Calling QGIS3 from R

Calling QGIS3 from R

If you can’t tell from my last post, I’m trying to delineate watersheds for about 650 lakes. It’s not possible (er, I am unwilling) to do this by hand, so I need a way to do this programmatically. R is my weapon of choice, but unfortunately the watershed delineation tools are based in GRASS and SAGA. It’s possible to run GRASS and SAGA directly (via rgrass7, and RSAGA), but QGIS makes installing these a bit easier, plus the user interface makes trying out the algorithms interactively relatively easy. RQGIS only supports QGIS2, and RQGIS3 has a stark warning for those on UNIX-based OSes (me!) that RQGIS3 will crash your terminal.

Running QGIS3 processing algorithms in Python isn’t bad. On Linux this is especially straightforward, since the QGIS libraries are installed to the system python3. On MacOS, you have to set a few environment variables. I’ll use the "native:filedownloader" algorithm as an example, since it only has two arguments. To find the algorithm identifier, you’ll need to hover over the name in the Processing toolbox (in the GUI):

The QGIS Processing Toolbox

...does anybody else feel that there could be a better place to put this?

To get a handle on how the input parameters look to Python, you’ll have to run the algorithm once in the GUI. The window might get hidden when the command ends, but it should still be there behind the main window! At the top there should be a repl of a Python dictionary with the input parameters that were used:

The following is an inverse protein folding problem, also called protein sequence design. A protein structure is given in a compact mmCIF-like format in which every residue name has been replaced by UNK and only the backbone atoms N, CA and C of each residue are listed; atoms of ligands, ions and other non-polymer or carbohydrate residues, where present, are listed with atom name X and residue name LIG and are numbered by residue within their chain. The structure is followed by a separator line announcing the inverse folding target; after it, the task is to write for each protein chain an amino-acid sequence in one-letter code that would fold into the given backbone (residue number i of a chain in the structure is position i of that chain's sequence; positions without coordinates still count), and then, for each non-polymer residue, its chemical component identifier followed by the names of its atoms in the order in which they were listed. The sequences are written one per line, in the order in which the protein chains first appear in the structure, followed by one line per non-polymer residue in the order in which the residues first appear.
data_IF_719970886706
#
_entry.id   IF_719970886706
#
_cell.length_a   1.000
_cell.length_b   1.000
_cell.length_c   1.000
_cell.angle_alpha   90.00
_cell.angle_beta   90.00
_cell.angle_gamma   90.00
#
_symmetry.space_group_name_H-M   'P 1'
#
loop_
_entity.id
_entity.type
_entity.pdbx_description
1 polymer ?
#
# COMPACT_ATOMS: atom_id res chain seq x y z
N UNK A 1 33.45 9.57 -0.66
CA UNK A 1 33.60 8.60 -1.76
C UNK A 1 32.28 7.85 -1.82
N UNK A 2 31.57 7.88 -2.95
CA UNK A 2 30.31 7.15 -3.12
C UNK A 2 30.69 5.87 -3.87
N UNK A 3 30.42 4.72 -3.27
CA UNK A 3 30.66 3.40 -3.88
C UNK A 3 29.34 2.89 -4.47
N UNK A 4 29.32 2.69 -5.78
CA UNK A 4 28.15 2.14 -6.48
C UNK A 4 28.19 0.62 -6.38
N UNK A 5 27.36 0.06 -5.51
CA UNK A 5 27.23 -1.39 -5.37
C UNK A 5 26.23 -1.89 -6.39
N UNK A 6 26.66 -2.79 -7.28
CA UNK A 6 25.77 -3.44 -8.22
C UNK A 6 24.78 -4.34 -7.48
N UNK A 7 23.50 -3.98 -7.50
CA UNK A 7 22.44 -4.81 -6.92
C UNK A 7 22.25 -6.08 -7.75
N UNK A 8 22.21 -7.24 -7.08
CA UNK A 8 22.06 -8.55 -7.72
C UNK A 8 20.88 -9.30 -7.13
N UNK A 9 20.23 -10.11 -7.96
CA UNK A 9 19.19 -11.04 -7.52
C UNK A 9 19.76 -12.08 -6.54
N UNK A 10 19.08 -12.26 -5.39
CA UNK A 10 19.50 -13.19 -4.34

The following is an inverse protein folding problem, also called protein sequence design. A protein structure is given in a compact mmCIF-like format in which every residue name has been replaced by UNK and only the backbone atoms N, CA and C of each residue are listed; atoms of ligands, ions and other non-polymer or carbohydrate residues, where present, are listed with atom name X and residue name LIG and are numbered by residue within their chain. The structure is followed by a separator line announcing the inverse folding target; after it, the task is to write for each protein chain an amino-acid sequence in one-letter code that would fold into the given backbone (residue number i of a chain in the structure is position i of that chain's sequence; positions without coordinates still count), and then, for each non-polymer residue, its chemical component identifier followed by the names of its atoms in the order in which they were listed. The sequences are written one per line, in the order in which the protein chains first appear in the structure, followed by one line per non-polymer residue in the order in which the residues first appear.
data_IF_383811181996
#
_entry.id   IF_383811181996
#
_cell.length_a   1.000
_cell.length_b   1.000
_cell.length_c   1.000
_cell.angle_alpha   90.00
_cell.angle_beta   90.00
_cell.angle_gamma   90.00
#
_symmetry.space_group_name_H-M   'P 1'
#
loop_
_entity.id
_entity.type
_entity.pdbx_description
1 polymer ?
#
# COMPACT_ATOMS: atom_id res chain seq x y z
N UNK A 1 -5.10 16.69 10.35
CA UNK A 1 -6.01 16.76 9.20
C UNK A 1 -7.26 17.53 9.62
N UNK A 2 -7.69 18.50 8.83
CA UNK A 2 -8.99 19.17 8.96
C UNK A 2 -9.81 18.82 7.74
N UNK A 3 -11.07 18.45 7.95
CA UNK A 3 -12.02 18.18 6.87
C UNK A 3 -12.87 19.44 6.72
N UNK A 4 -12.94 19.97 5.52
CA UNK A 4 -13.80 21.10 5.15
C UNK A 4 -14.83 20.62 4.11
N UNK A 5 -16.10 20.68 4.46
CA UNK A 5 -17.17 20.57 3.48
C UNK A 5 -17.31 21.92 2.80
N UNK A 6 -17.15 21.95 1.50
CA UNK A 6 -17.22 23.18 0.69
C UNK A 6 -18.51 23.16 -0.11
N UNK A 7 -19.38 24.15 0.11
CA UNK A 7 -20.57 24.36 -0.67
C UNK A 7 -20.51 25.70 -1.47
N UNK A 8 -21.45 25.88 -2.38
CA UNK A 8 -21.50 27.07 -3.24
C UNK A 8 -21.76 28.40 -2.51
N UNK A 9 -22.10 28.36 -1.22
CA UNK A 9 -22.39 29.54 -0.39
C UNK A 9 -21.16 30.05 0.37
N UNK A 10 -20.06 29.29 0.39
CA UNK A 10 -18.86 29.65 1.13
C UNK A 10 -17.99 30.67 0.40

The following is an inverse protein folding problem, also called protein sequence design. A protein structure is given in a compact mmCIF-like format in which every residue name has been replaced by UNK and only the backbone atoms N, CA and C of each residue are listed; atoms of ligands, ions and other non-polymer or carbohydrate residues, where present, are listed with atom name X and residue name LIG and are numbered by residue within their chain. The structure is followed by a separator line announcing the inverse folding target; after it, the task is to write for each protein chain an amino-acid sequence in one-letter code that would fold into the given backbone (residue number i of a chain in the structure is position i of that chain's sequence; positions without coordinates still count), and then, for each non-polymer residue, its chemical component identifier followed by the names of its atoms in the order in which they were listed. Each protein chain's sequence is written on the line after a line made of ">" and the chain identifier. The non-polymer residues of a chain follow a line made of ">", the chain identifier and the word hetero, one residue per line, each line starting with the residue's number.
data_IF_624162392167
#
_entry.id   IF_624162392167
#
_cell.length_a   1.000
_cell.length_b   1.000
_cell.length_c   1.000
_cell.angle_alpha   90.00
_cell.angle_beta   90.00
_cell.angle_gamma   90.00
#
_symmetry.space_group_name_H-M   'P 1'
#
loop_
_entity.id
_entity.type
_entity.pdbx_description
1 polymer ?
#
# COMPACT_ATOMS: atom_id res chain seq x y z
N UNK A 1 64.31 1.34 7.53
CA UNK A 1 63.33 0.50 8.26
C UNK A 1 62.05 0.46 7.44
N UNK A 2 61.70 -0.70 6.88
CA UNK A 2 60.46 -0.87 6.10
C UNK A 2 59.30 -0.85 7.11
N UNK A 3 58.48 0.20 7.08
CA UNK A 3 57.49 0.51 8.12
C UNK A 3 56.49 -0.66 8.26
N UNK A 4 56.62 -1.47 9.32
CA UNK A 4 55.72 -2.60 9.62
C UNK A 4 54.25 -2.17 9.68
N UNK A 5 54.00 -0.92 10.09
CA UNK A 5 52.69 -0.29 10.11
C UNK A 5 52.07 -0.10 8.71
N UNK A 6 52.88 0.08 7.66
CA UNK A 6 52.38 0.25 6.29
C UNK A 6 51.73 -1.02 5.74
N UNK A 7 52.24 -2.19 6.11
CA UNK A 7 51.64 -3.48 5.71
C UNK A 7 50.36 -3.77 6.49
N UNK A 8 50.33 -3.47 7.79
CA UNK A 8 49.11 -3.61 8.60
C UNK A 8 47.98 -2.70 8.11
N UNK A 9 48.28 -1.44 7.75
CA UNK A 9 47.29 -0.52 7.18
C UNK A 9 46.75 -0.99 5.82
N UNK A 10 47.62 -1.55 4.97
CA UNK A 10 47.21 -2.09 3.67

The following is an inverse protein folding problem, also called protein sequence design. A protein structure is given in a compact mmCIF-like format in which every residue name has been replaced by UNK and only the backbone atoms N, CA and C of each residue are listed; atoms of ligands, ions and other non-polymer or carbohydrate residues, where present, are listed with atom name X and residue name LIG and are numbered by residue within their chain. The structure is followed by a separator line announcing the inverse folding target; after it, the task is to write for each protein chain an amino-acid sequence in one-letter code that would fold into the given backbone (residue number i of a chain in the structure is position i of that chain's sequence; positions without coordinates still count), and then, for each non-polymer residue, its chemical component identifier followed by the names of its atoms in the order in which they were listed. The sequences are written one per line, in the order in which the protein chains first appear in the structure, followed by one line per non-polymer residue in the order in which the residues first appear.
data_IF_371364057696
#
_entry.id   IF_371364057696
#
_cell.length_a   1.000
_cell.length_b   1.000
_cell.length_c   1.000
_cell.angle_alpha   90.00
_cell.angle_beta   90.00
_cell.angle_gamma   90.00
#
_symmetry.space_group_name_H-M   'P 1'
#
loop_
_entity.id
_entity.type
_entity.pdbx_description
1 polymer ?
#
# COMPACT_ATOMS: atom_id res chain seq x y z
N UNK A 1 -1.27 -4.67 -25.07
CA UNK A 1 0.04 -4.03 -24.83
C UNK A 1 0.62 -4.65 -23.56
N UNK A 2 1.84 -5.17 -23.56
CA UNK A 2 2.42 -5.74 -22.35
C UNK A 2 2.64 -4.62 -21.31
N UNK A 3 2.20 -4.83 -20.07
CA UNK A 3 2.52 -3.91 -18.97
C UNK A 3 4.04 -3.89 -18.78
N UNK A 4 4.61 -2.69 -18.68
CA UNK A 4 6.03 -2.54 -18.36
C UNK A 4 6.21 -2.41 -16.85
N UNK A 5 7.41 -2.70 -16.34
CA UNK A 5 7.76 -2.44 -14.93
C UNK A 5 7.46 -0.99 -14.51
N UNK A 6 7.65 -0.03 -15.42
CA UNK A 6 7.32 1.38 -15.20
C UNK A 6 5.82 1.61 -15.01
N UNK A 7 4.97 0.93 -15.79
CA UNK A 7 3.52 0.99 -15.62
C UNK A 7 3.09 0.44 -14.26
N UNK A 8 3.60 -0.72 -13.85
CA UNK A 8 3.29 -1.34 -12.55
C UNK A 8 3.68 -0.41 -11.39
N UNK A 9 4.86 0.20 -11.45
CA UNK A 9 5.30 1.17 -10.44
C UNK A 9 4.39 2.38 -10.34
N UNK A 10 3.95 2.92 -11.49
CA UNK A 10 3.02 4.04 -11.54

Algorithm input parameters

There’s pretty much zero rhyme or reason to the parameter names, so you’ll probably have to do this for every processing function you need.

Now we need some Python code to (1) load QGIS, (2) load the processing plugin, and (3) call the algorithm with the right parameters. Running the algorithm is very readable:

Processing.runAlgorithm(
  "native:filedownloader", 
  {'OUTPUT': 'response.json', 'URL': 'http://httpbin.org/get}
)

…but it takes at least 12 lines to set up and tear down the Processing object:

# --- call_download_ex.py ---

import os
import sys

# add additional directories that QGIS needs to find Python plugins
# this is different for all the OSes
if sys.platform == "darwin":
  qgis_app = os.path.abspath(os.path.join(sys.executable, "..", "..", "..", ".."))
  # for QT
  os.environ['QT_QPA_PLATFORM_PLUGIN_PATH'] = f'{qgis_app}/Contents/PlugIns'
  # for Processing
  sys.path.append(f'{qgis_app}/Contents/Resources/python/plugins')
  
elif sys.platform in ('linux', 'linux2'):
  # for Processing
  # may be different on different flavours of linux
  sys.path.append('/usr/share/qgis/python/plugins')

# load QGIS modules
from qgis.core import QgsApplication, QgsProcessingFeedback
from qgis.analysis import QgsNativeAlgorithms 

# make an "application" (False for no UI)
qgs = QgsApplication([], False)
QgsApplication.initQgis()

# add the native routines to the processing registry
QgsApplication.processingRegistry().addProvider(QgsNativeAlgorithms())

# load the processing library
from processing.core.Processing import Processing
Processing.initialize()

# run the algorithm
result = Processing.runAlgorithm(
  "native:filedownloader", 
  {'OUTPUT': 'response.json', 'URL': 'http://httpbin.org/get'}
)

# exit QGIS
QgsApplication.exitQgis()

# print result to stdout
print(result)

This is mostly inspired by this GIS stackexchange post, where you might be able to find more detail about your particular platform. In particular, I have no way to test Windows, but I imagine the pattern is similar.

The next hurdle is calling the right python3. In Linux, you should be able to use the system python3. On Mac, you have to use the python3 that was shipped with QGIS, which on my computer is "/Applications/QGIS3.10.app/Contents/MacOS/bin/python3". This is a bit specific, so I’ve been using the following functions to detect the QGIS Python installation: